As well said by Eleanor Roosevelt:

“It isn’t enough to talk about peace. One must believe in it. And it isn’t enough to believe in it. One must work at it.”

So we have to believe that there is a need to stop stealing electricity, we have to believe that we can afford and survive if we spare a few hundred of rupees for paying for the electricity we consume, and then start working on it.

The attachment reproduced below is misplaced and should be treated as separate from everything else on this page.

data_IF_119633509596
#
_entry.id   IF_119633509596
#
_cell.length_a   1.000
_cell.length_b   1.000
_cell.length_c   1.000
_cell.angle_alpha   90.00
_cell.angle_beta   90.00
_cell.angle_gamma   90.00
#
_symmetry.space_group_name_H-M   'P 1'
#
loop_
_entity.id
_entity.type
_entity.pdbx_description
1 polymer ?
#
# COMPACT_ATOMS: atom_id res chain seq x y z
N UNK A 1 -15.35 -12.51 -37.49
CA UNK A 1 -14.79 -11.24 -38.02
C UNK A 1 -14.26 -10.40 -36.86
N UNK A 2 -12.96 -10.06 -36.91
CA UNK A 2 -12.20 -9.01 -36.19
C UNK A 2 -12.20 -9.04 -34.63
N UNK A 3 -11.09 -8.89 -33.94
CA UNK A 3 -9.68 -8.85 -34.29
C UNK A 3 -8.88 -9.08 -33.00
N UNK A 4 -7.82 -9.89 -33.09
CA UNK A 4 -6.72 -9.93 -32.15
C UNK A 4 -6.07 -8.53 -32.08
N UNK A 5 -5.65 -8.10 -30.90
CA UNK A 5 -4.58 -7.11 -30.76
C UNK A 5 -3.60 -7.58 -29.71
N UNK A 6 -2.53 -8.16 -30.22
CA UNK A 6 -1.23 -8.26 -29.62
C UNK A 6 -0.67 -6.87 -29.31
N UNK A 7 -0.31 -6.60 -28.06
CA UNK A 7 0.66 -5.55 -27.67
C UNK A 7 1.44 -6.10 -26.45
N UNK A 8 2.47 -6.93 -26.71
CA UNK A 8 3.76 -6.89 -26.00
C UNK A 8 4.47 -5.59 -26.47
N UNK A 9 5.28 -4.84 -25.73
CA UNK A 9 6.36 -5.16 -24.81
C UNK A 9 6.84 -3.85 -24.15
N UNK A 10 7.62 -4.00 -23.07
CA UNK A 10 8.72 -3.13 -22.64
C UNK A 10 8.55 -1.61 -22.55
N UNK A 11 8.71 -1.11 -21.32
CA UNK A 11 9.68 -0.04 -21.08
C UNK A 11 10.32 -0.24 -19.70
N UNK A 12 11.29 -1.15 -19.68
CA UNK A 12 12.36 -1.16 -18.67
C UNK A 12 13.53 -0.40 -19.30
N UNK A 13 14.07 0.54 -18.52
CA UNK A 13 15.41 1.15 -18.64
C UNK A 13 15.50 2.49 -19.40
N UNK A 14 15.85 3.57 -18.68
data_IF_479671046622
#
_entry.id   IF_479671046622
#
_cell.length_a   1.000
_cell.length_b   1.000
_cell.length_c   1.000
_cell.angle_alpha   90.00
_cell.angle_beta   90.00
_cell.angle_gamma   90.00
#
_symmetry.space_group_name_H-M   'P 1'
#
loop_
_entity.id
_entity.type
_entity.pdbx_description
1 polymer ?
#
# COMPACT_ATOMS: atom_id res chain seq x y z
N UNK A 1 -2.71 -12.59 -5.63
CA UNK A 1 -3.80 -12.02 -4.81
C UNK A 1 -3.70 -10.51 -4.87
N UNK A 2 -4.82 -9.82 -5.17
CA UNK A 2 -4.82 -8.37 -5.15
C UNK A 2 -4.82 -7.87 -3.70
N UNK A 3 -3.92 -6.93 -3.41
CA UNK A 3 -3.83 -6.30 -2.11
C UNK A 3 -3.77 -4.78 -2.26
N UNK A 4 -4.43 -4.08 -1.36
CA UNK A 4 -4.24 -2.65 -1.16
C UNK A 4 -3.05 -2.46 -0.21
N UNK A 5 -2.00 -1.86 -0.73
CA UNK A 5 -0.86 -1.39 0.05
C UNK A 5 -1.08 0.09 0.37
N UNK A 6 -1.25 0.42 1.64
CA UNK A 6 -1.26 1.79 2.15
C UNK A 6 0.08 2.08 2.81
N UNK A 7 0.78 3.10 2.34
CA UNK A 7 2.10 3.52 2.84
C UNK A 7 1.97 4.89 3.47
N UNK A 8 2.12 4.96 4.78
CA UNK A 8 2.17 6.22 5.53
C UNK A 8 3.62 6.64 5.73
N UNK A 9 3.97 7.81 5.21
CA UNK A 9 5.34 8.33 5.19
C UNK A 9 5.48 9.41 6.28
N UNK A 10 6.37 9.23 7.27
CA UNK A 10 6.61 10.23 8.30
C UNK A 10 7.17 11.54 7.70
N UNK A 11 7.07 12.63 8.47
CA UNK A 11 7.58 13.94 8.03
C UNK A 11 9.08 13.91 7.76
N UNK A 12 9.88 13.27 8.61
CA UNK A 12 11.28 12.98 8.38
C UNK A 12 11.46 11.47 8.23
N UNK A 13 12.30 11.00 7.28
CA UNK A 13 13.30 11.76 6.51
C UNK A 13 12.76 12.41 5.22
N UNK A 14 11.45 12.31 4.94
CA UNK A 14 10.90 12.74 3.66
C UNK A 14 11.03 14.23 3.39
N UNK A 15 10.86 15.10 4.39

To start with let’s change our habit of stealing electricity. It is agreed that the meter readers and the inspectors play a big role and they are a part and parcel for all the misuse of the electricity that happens .It is the support and the help of these miscreants and in some cases the higher ups too, that the general public becomes successful in achieving the target of the power theft. The government has to take the initiative and then the department has to play a vital role at all steps in eradicating this menace. To start with they have to deal with these meter readers and the inspector community people very harshly. The department should conduct mass raids, with the support of the police and the judiciary, in areas where there is severe power theft. Many a cases of faulty meters have been encountered by the consumers. The department has to come forward to the rescue of these innocent consumers. The common people would be provided with quality and quantity power but once they leave the practice of the power theft. Then some efficient energy management supported by innovative energy conservation techniques and tamper proof meters should follow. This is the key to sustainable development and growth. Let’s change ourselves and leave no stone unturned to conserve energy and so to say conserve our future.